The blog’s co-author, Amy Vachon, follows this up by saying:
We are not just victims – of our husbands, of men in general, of even our culture. We’re part of why things are not equal. No need to blame women, of course. But we do need to be at least half of the solution. We need to take responsibility, take action, take the wheel – and stop passively accepting the standard path for couples…it will lead to inequality, of that we can be sure. It is up to us, together with our partners, to turn that wheel toward ESP.
And I think this is key. So many women I know (myself included) complain and complain and complain about the situation but don’t do much to change it. Whether that’s because we don’t have the tools to do so, or are too frightened or unsure how to go about it, I don’t know. But I do know that it’s got to stop. And so, a couple months ago, I started making changes.
Instead of ‘asking’ for time to myself and brimming with resentment when I didn’t get it (or enough of it), or seething with rage when I’d been up at sunrise for the sixth day in a row and The Noble Husband was still sawing logs at 9am on a Saturday, arguing that it was his first ‘day off’ all week, I started calmly but firmly insisting on a more equitable division. The first thing to sort out, in my mind, was the sleep issue.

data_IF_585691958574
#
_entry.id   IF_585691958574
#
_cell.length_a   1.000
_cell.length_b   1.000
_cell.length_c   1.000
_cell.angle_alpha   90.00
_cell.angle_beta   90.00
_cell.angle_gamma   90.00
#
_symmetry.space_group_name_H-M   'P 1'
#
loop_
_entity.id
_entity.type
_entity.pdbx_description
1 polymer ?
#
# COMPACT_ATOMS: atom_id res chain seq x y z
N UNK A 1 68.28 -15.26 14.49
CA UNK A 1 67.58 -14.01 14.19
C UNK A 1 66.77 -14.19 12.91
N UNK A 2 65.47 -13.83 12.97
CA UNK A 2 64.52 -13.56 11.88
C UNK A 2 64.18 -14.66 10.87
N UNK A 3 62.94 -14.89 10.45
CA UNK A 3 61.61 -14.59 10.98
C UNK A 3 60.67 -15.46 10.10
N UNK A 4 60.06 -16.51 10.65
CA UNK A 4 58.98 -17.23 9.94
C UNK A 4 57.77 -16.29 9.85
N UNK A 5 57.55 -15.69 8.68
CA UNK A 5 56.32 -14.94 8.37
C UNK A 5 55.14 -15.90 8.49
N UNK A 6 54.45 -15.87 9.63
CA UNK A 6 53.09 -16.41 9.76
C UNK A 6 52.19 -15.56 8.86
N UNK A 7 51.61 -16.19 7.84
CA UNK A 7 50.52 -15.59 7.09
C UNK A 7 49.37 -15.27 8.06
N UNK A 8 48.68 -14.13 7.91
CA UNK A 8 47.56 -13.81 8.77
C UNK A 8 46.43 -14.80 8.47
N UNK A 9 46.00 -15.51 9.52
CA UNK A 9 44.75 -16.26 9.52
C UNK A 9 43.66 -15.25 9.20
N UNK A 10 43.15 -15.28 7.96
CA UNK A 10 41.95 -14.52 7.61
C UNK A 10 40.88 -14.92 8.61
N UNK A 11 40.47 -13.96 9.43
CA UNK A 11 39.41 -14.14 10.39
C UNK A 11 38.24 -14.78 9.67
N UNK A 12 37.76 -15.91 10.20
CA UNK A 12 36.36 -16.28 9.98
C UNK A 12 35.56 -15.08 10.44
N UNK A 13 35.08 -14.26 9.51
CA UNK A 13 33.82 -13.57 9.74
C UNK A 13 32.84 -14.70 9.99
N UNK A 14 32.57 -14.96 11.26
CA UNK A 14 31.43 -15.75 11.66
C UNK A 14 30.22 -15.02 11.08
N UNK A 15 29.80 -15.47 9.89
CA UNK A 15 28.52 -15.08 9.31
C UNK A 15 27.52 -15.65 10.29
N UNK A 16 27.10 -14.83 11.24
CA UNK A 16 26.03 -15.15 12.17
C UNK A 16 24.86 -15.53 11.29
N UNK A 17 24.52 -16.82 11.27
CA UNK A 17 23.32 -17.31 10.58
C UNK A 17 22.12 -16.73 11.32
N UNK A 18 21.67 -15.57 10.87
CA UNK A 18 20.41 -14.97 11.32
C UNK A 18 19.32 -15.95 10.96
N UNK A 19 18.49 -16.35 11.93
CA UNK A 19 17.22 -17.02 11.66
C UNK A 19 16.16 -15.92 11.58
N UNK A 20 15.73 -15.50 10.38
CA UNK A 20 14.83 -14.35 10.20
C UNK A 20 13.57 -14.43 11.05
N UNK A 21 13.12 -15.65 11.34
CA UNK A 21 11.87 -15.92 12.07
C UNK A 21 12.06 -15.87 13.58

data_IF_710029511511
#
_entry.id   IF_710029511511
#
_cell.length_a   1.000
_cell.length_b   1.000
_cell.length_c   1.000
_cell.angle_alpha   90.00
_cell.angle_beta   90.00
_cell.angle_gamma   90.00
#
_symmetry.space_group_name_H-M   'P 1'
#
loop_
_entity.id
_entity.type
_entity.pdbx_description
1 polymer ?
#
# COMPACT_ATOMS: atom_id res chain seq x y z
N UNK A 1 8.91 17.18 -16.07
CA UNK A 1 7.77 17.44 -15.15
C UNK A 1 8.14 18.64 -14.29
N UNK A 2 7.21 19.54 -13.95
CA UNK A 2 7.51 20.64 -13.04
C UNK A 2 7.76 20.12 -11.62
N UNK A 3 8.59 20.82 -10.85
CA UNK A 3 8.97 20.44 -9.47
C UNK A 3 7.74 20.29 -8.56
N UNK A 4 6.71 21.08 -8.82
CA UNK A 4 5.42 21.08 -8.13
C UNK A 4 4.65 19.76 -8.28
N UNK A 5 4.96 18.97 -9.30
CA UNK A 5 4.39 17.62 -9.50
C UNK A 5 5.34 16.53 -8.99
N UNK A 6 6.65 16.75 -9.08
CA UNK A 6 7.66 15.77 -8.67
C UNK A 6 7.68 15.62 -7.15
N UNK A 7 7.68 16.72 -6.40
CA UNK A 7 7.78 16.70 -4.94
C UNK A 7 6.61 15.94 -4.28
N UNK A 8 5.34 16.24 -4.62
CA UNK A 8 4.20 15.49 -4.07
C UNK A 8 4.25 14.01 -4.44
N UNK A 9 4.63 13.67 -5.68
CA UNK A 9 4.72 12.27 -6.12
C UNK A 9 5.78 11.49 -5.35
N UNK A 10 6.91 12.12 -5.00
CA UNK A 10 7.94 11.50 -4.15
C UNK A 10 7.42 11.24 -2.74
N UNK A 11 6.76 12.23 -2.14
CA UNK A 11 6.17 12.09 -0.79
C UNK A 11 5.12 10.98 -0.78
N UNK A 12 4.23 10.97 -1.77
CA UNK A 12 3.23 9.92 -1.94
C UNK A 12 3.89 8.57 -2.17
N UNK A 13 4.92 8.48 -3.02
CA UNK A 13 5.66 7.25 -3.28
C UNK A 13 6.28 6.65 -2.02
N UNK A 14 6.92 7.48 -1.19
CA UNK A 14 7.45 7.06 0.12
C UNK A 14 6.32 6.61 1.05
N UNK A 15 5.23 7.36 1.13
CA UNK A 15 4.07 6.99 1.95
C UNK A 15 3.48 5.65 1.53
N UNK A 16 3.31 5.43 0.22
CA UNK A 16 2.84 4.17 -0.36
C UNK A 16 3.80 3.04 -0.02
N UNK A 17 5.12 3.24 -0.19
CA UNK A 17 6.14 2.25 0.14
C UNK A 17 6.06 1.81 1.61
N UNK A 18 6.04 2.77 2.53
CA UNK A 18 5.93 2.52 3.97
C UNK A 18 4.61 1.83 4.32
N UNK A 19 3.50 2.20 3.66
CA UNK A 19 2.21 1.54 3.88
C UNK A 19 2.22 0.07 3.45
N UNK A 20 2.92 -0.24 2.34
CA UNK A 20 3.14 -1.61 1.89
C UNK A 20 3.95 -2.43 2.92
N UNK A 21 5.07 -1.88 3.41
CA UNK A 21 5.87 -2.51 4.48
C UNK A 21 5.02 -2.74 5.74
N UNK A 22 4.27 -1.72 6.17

As we all know, sleep deprivation is incredibly difficult to live with day in and day out, especially when coping with the emotional and physical demands of children all day. No one likes to feel exhausted all the time, regardless of what kind of work or life situation they are in. So while I appreciated that my husband seems to need more sleep than I do to function (he needs 7-8 whereas I’m generally okay on 6 as long as I play catch up at some point in the week), I also needed him to appreciate the fact that not only was I getting up earlier than him most days, I was also getting up in the night to deal with our son’s nighttime wakings. Obviously, because I’m breastfeeding, he can’t really take over responsibility for that. So I started requesting that we take turns doing the early morning starts. Once The Noble Baby was on solids and could be fed some porridge or fruit first thing instead of needing to be nursed by me, this was much easier for TNH to handle. Before, I was getting up early with the children every single day during the week and only getting one lie-in per weekend. This was a habit leftover from when we only had TNC and it was possible for me to nap when she did during the day if I’d had a particularly bad night or early start. But now, with TNC no longer napping and TNB being a bit unpredictable in when and for how long he will sleep, that doesn’t apply anymore.